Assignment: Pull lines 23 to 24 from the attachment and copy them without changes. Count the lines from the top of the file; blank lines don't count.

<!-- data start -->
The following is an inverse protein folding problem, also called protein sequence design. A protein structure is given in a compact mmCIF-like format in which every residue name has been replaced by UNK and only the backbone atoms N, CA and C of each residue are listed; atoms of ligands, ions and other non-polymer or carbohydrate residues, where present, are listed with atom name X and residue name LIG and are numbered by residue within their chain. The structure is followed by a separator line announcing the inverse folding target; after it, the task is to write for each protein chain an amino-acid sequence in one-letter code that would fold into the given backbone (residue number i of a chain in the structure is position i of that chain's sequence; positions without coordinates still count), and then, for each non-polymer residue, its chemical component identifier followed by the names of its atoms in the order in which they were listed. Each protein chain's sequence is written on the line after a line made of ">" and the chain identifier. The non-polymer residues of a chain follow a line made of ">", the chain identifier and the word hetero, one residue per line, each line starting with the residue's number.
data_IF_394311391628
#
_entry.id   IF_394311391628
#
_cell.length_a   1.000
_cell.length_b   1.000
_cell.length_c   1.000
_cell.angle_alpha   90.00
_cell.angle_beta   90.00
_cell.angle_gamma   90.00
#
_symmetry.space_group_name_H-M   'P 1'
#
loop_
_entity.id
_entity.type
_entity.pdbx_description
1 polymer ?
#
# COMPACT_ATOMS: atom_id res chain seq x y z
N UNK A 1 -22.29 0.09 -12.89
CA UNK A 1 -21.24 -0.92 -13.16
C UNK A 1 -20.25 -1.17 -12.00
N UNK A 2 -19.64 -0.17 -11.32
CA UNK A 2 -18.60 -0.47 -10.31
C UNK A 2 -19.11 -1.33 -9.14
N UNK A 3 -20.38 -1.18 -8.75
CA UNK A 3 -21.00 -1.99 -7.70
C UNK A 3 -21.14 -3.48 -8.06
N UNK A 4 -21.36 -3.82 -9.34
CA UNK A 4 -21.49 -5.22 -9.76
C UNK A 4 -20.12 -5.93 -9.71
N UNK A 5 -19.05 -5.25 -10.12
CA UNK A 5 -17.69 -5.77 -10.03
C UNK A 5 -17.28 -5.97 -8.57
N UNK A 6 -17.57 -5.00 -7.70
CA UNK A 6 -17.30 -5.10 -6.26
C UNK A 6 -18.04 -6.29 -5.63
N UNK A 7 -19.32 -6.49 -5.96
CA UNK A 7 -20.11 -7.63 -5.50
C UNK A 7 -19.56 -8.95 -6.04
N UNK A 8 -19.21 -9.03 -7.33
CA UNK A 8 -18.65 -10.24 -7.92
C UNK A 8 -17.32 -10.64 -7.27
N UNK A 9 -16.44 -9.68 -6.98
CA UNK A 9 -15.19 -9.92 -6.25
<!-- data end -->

CA UNK A 1 -21.24 -0.92 -13.16
C UNK A 1 -20.25 -1.17 -12.00